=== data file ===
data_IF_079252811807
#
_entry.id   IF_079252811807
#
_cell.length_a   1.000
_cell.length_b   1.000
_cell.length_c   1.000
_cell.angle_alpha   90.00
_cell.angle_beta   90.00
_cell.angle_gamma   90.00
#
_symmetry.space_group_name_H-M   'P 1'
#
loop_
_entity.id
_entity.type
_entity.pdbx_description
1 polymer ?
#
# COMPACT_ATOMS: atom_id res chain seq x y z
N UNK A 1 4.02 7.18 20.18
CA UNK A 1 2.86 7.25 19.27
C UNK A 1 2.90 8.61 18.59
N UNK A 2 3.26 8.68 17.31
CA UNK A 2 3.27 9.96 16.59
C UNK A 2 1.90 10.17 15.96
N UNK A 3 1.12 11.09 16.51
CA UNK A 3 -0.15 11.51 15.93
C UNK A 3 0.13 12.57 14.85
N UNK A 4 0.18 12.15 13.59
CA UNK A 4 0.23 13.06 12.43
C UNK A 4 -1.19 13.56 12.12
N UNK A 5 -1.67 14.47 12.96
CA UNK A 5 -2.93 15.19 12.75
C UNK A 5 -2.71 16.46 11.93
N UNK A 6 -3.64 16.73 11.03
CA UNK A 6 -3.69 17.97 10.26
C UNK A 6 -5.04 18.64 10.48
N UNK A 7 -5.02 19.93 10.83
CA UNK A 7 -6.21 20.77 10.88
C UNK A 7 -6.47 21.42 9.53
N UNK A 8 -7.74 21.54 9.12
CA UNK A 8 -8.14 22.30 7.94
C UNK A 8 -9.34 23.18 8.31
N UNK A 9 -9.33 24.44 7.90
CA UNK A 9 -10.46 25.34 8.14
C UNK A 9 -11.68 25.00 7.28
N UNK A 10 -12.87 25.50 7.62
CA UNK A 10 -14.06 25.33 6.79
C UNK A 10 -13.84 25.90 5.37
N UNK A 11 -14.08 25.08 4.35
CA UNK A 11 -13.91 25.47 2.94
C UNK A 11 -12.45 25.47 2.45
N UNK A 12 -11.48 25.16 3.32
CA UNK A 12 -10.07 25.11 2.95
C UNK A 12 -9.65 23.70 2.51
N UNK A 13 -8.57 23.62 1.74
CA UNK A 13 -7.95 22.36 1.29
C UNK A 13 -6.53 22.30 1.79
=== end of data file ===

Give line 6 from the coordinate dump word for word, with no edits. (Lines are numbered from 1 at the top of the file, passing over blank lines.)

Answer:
_cell.length_b   1.000